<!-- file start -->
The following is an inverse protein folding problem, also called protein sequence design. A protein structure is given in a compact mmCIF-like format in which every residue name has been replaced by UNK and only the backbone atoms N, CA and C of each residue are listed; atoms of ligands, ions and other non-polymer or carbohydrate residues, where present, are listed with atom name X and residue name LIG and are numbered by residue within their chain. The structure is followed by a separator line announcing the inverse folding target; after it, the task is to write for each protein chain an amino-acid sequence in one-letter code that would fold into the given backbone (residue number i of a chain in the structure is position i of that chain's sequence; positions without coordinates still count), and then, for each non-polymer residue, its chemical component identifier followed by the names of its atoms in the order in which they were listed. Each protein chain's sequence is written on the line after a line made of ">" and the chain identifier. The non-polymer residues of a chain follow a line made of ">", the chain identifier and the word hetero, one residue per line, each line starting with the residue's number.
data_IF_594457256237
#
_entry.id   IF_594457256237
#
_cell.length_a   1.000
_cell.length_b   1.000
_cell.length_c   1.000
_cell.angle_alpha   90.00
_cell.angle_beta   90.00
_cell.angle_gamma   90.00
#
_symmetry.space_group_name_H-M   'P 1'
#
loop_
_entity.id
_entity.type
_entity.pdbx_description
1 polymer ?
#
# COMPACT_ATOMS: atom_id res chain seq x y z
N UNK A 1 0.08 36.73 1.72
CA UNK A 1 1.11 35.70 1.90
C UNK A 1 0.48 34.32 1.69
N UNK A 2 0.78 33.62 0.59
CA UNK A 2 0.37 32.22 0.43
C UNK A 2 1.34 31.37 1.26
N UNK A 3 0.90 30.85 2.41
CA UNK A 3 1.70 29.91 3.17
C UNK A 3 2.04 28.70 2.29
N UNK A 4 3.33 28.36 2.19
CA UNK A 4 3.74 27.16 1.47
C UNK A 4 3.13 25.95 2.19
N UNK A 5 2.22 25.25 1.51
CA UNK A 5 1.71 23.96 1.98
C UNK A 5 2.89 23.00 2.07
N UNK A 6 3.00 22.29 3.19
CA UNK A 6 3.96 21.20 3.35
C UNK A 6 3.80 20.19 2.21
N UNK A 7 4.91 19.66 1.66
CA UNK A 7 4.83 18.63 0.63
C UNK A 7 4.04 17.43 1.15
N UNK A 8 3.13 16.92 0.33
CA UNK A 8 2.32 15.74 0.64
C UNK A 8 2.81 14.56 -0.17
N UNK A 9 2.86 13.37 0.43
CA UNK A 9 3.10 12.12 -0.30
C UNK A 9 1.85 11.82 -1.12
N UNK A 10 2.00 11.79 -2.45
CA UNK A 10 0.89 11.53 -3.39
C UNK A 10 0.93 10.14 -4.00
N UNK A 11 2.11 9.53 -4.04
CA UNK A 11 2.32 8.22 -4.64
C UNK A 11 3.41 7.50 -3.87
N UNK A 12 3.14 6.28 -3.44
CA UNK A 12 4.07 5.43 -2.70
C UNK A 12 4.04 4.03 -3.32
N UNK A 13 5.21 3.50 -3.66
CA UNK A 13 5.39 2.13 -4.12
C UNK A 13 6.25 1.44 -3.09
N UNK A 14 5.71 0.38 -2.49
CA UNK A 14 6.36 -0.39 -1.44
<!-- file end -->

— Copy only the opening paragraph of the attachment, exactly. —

The following is an inverse protein folding problem, also called protein sequence design. A protein structure is given in a compact mmCIF-like format in which every residue name has been replaced by UNK and only the backbone atoms N, CA and C of each residue are listed; atoms of ligands, ions and other non-polymer or carbohydrate residues, where present, are listed with atom name X and residue name LIG and are numbered by residue within their chain. The structure is followed by a separator line announcing the inverse folding target; after it, the task is to write for each protein chain an amino-acid sequence in one-letter code that would fold into the given backbone (residue number i of a chain in the structure is position i of that chain's sequence; positions without coordinates still count), and then, for each non-polymer residue, its chemical component identifier followed by the names of its atoms in the order in which they were listed. Each protein chain's sequence is written on the line after a line made of ">" and the chain identifier. The non-polymer residues of a chain follow a line made of ">", the chain identifier and the word hetero, one residue per line, each line starting with the residue's number.